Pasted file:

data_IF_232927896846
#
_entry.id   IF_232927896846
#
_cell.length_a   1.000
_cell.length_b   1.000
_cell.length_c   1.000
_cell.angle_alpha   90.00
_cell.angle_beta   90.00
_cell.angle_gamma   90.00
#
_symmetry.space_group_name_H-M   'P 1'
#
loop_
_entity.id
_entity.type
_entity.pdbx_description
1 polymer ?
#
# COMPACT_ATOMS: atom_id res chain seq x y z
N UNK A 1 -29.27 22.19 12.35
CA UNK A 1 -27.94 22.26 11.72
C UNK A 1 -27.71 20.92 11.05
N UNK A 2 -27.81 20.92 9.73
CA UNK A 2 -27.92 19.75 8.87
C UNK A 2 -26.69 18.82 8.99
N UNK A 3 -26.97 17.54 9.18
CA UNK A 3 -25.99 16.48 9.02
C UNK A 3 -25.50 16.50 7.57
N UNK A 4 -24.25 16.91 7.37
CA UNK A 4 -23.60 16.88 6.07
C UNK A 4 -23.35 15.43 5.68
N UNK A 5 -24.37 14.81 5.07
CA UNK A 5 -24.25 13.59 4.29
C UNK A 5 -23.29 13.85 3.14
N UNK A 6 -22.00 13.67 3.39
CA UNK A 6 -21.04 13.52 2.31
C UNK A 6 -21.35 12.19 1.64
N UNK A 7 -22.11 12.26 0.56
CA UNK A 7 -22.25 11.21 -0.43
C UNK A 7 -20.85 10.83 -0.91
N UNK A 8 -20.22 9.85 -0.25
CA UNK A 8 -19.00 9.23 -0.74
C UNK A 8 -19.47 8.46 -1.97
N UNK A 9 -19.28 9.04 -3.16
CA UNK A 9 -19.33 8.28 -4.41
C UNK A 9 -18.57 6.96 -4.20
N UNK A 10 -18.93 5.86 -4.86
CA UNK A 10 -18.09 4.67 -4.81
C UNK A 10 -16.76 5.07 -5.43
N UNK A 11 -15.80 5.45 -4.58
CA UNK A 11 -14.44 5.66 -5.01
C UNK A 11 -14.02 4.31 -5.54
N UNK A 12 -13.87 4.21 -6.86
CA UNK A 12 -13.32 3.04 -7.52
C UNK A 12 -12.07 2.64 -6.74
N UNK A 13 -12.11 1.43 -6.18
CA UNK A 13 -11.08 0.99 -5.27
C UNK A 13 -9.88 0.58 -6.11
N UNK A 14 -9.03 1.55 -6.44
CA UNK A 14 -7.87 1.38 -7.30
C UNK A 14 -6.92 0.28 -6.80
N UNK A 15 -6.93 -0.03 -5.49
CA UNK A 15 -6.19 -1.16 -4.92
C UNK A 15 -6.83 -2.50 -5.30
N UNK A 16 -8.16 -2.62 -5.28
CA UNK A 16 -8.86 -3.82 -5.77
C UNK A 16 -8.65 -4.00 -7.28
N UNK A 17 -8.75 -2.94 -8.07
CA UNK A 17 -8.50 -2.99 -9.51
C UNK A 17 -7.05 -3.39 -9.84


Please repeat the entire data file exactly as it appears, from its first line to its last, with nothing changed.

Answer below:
data_IF_232927896846
#
_entry.id   IF_232927896846
#
_cell.length_a   1.000
_cell.length_b   1.000
_cell.length_c   1.000
_cell.angle_alpha   90.00
_cell.angle_beta   90.00
_cell.angle_gamma   90.00
#
_symmetry.space_group_name_H-M   'P 1'
#
loop_
_entity.id
_entity.type
_entity.pdbx_description
1 polymer ?
#
# COMPACT_ATOMS: atom_id res chain seq x y z
N UNK A 1 -29.27 22.19 12.35
CA UNK A 1 -27.94 22.26 11.72
C UNK A 1 -27.71 20.92 11.05
N UNK A 2 -27.81 20.92 9.73
CA UNK A 2 -27.92 19.75 8.87
C UNK A 2 -26.69 18.82 8.99
N UNK A 3 -26.97 17.54 9.18
CA UNK A 3 -25.99 16.48 9.02
C UNK A 3 -25.50 16.50 7.57
N UNK A 4 -24.25 16.91 7.37
CA UNK A 4 -23.60 16.88 6.07
C UNK A 4 -23.35 15.43 5.68
N UNK A 5 -24.37 14.81 5.07
CA UNK A 5 -24.25 13.59 4.29
C UNK A 5 -23.29 13.85 3.14
N UNK A 6 -22.00 13.67 3.39
CA UNK A 6 -21.04 13.52 2.31
C UNK A 6 -21.35 12.19 1.64
N UNK A 7 -22.11 12.26 0.56
CA UNK A 7 -22.25 11.21 -0.43
C UNK A 7 -20.85 10.83 -0.91
N UNK A 8 -20.22 9.85 -0.25
CA UNK A 8 -19.00 9.23 -0.74
C UNK A 8 -19.47 8.46 -1.97
N UNK A 9 -19.28 9.04 -3.16
CA UNK A 9 -19.33 8.28 -4.41
C UNK A 9 -18.57 6.96 -4.20
N UNK A 10 -18.93 5.86 -4.86
CA UNK A 10 -18.09 4.67 -4.81
C UNK A 10 -16.76 5.07 -5.43
N UNK A 11 -15.80 5.45 -4.58
CA UNK A 11 -14.44 5.66 -5.01
C UNK A 11 -14.02 4.31 -5.54
N UNK A 12 -13.87 4.21 -6.86
CA UNK A 12 -13.32 3.04 -7.52
C UNK A 12 -12.07 2.64 -6.74
N UNK A 13 -12.11 1.43 -6.18
CA UNK A 13 -11.08 0.99 -5.27
C UNK A 13 -9.88 0.58 -6.11
N UNK A 14 -9.03 1.55 -6.44
CA UNK A 14 -7.87 1.38 -7.30
C UNK A 14 -6.92 0.28 -6.80
N UNK A 15 -6.93 -0.03 -5.49
CA UNK A 15 -6.19 -1.16 -4.92
C UNK A 15 -6.83 -2.50 -5.30
N UNK A 16 -8.16 -2.62 -5.28
CA UNK A 16 -8.86 -3.82 -5.77
C UNK A 16 -8.65 -4.00 -7.28
N UNK A 17 -8.75 -2.94 -8.07
CA UNK A 17 -8.50 -2.99 -9.51
C UNK A 17 -7.05 -3.39 -9.84